Entree/ Fish/Seafood

Alaskan Salmon Cakes

Straight from my husband’s pole.

HAPPY NEW YEAR EVERYONE! And thank you for coming to my blog. I can’t believe this June I will have been doing this for five years and I’m still going. I guess I have to cook so why now share what I’m doing with you all. I hope everyone had a happy and safe New Year’s and ready for 2014. I have a new grandson making an appearance in April. This will be our fifth little boy and my daughter’s first baby so it’s going to be so much fun seeing her and her husband become parents. I have to say it again even if I have said it a hundred times — the best part about being a parent, I think, is watching your own kids become parents.

We have been eating salmon and halibut, at least once a week, since my husband got back from his fishing trip from Alaska last August.

Growing up we had salmon patties or croquettes (whatever you called them back them) quite often. They were always made from canned salmon and you will never believe what we like to pour over them for a sauce — canned mushroom soup.  Believe me it’s good. I’m not going to pour canned soup over Ina’s recipe but when I make salmon patties from canned salmon I STILL heat up some thick mushroom soup and my husband and I pour it all over our crispy patties.

I wanted my husband’s salmon to be the STAR of the cakes not the vegetables so I added twice the amount of salmon that Ina’s recipe called for. I tried baking some and frying some. The ones fried were a little harder to turn and the ones I baked were not as oily tasting.  Either way, they are delicious. Baking is a lot easier if you have a bunch to cook.

Seems like all the crab cake recipes I have ever tried were pretty simple — crab meat, red onion, and red pepper, maybe a little mayo and a couple of tablespoons of breadcrumbs to hold them together. This recipe could be done in stages.  For one thing, I would mince all the veggies the day before; this would save a lot of time.  In reading through some of the comments people made on her recipe a few people said they froze uncooked cakes and cooked them at a later time with great results. I did this as it make about 15 cakes and even though we love fish even we could not eat that many salmon cakes.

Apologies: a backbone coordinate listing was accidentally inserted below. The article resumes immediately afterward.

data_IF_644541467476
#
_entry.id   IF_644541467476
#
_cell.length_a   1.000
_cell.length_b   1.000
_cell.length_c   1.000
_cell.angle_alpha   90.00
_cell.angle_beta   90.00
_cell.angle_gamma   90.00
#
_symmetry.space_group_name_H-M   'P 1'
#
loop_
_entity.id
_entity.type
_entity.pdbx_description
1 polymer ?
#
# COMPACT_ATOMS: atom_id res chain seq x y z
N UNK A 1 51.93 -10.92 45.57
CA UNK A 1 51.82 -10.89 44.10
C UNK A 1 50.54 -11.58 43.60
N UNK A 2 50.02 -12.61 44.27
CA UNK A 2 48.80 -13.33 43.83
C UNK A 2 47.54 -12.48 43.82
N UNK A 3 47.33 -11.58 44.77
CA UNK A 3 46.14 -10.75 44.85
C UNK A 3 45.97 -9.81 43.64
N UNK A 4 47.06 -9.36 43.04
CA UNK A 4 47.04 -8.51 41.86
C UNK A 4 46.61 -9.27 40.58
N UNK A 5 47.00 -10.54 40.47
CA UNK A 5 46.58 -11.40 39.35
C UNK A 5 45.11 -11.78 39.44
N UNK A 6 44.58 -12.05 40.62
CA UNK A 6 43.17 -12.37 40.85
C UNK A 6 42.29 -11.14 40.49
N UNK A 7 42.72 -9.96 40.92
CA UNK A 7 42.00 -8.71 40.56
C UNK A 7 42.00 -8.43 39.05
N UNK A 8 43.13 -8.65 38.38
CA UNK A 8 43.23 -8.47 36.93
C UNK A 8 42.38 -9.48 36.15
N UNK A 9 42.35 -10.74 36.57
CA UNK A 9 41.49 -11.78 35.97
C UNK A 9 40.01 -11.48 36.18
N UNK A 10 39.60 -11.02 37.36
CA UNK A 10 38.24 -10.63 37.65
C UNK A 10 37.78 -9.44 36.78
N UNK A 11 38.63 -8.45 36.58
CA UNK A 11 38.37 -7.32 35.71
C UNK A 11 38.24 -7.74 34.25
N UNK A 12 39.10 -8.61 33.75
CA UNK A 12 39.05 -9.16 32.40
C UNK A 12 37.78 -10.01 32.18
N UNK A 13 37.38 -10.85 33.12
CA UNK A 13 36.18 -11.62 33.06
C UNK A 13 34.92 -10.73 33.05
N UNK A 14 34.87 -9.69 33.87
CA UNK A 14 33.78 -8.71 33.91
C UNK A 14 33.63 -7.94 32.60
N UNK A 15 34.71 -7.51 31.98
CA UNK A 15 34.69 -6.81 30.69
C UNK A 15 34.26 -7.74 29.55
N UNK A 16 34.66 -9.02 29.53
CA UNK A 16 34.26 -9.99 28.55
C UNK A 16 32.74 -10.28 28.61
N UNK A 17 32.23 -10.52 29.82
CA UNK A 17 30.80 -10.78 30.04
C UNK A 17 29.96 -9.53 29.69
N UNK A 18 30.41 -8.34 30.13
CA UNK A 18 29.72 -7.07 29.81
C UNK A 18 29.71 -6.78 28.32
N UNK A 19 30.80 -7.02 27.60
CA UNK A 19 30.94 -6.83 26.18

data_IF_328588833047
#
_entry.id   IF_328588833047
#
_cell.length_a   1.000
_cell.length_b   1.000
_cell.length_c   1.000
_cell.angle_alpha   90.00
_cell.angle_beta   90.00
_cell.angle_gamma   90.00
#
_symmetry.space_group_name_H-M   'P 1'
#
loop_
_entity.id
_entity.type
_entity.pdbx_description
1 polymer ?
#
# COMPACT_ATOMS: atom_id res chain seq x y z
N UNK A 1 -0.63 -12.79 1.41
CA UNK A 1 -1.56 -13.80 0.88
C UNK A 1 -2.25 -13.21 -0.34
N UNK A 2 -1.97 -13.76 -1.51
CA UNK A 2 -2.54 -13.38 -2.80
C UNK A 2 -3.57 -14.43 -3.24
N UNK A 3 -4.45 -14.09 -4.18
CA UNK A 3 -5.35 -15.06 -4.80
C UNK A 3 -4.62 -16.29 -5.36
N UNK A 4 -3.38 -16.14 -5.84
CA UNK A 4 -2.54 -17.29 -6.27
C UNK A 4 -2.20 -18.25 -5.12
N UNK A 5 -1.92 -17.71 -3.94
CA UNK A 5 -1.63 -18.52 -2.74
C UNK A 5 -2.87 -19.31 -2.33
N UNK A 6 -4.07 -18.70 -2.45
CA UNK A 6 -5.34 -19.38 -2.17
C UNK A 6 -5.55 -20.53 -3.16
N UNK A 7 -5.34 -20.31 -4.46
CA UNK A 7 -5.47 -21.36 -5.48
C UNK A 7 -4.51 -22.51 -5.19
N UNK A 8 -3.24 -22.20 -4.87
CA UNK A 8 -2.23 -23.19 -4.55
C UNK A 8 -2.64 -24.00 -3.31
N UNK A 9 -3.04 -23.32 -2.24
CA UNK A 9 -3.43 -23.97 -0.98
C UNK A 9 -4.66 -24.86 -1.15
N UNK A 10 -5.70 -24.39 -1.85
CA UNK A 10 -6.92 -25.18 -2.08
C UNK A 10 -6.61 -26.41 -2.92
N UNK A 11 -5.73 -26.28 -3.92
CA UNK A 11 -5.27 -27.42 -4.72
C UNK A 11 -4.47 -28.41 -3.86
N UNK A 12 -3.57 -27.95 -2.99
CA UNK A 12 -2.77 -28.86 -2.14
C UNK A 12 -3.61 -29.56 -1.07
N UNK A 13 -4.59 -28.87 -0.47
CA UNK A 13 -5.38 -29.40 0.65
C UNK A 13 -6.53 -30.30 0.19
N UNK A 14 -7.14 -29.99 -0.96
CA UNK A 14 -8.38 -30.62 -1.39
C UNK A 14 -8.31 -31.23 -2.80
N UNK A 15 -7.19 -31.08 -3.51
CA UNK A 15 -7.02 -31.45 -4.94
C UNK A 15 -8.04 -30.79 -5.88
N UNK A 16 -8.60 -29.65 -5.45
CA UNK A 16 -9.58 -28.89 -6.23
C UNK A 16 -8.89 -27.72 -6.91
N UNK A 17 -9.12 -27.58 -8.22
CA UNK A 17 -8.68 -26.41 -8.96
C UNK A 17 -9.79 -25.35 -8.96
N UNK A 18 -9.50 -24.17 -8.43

The only change I made to her recipe was to use a pound of salmon.  After looking at all the vegetables that went into the cakes, it seemed to me like there was twice the filler compared to the salmon and since I have a freezer full of salmon from my husband’s fishing trip, I used one pound.  You can try the recipe as written; everyone that responded to her recipe said it was the best recipe for salmon cakes they have ever tasted. You can decide for yourself whether you want to add more salmon or not.

(To make carb friendly — use only about 2 tablespoons of the panko for making the salmon cakes and skip the part about coating outside in the crumbs. You can bake these and get same results as frying.)


Put the salmon on foil, drizzle with a little olive oil and bake in oven for 15-20 minutes.


All the ingredients you will need to make these delicious cakes.


Get all your veggies chopped and ready to go.


Saute all the veggies and add the capers and parsley towards the end of cooking time. Remove from heat and cool slightly.


Mix the egg, mayonnaise and Dijon mustard.


Flake the cooked salmon into a bowl and add in the panko bread crumbs and mix.


Stir in the cooled veggie mixture.


Form into patties and chill for 30 minutes.


Coat the salmon patties in additional panko bread crumbs.


Fry the salmon cakes in a little olive or canola oil (or these can be baked in a 375° oven until the bread crumbs have browned.


Alaskan Salmon Cakes

(Ina Garten's recipe from Food Network)


  • 1/2 pound fresh salmon
  • Good olive oil
  • Kosher salt and freshly ground black pepper
  • 4 tablespoons unsalted butter
  • 3/4 cup small-diced red onion 1 small onion
  • 1 1/2 cups small-diced celery 4 stalks
  • 1/2 cup small-diced red bell pepper 1 small pepper
  • 1/2 cup small-diced yellow bell pepper 1 small pepper
  • 1/4 cup minced fresh flat-leaf parsley
  • 1 tablespoon capers drained
  • 1/4 teaspoon hot sauce recommended: Tabasco
  • 1/2 teaspoon Worcestershire sauce
  • 1 1/2 teaspoons crab boil seasoning recommended: Old Bay
  • 1 c. panko bread crumbs
  • 1/2 cup good mayonnaise
  • 2 teaspoons Dijon mustard
  • 2 extra-large eggs lightly beaten
  • Preheat the oven to 350 degrees F.


  1. Place the salmon on a sheet pan, skin side down. Brush with olive oil and sprinkle with salt and pepper. Roast for 15 to 20 minutes, until just cooked. Remove from the oven and cover tightly with aluminum foil. Allow to rest for 10 minutes and refrigerate until cold.
  2. Meanwhile, place 2 tablespoons of the butter, 2 tablespoons olive oil, the onion, celery, red and yellow bell peppers, parsley, capers, hot sauce, Worcestershire sauce, crab boil seasoning, 1/2 teaspoon salt, and 1/2 teaspoon pepper in a large saute pan over medium-low heat and cook until the vegetables are soft, approximately 15 to 20 minutes. Cool to room temperature.
  3. Flake the chilled salmon into a large bowl. Add about 2 tablespoons of the panko, mayonnaise, mustard, and eggs. Add the vegetable mixture and mix well. Cover and chill in the refrigerator for 30 minutes. Shape into 10 (2 1/2 to 3-ounce) cakes. Press each salmon cake into the remaining panko bread crumbs.
  4. Heat the remaining 2 tablespoons butter and 2 tablespoons olive oil in a large saute pan over medium heat. In batches, add the salmon cakes and fry for 3 to 4 minutes on each side, until browned. Drain on paper towels; keep them warm in a preheated 250 degree F oven and serve hot.

Recipe Notes

Read more at: https://www.foodnetwork.com/food/cda/recipe_print/0,1946,FOOD_9936_297237_RECIPE-PRINT-FULL-PAGE-FORMATTER,00.html?oc=linkback

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